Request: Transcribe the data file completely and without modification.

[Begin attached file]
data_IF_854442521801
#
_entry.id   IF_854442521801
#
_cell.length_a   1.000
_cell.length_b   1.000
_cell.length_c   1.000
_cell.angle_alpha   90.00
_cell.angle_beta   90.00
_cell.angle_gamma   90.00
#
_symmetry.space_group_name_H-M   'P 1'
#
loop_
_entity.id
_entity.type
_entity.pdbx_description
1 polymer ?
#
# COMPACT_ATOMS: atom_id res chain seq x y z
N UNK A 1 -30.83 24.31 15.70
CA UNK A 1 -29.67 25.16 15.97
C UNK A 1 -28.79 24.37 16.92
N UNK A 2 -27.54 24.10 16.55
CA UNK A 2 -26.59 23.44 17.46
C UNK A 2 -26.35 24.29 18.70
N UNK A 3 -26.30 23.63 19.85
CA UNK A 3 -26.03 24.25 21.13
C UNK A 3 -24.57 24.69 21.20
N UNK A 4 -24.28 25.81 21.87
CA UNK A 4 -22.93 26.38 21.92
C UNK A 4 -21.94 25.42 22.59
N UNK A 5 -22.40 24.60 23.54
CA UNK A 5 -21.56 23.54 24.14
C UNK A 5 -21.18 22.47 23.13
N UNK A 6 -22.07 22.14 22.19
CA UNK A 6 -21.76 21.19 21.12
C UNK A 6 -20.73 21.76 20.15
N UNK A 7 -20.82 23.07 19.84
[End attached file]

data_IF_854442521801
#
_entry.id   IF_854442521801
#
_cell.length_a   1.000
_cell.length_b   1.000
_cell.length_c   1.000
_cell.angle_alpha   90.00
_cell.angle_beta   90.00
_cell.angle_gamma   90.00
#
_symmetry.space_group_name_H-M   'P 1'
#
loop_
_entity.id
_entity.type
_entity.pdbx_description
1 polymer ?
#
# COMPACT_ATOMS: atom_id res chain seq x y z
N UNK A 1 -30.83 24.31 15.70
CA UNK A 1 -29.67 25.16 15.97
C UNK A 1 -28.79 24.37 16.92
N UNK A 2 -27.54 24.10 16.55
CA UNK A 2 -26.59 23.44 17.46
C UNK A 2 -26.35 24.29 18.70
N UNK A 3 -26.30 23.63 19.85
CA UNK A 3 -26.03 24.25 21.13
C UNK A 3 -24.57 24.69 21.20
N UNK A 4 -24.28 25.81 21.87
CA UNK A 4 -22.93 26.38 21.92
C UNK A 4 -21.94 25.42 22.59
N UNK A 5 -22.40 24.60 23.54
CA UNK A 5 -21.56 23.54 24.14
C UNK A 5 -21.18 22.47 23.13
N UNK A 6 -22.07 22.14 22.19
CA UNK A 6 -21.76 21.19 21.12
C UNK A 6 -20.73 21.76 20.15
N UNK A 7 -20.82 23.07 19.84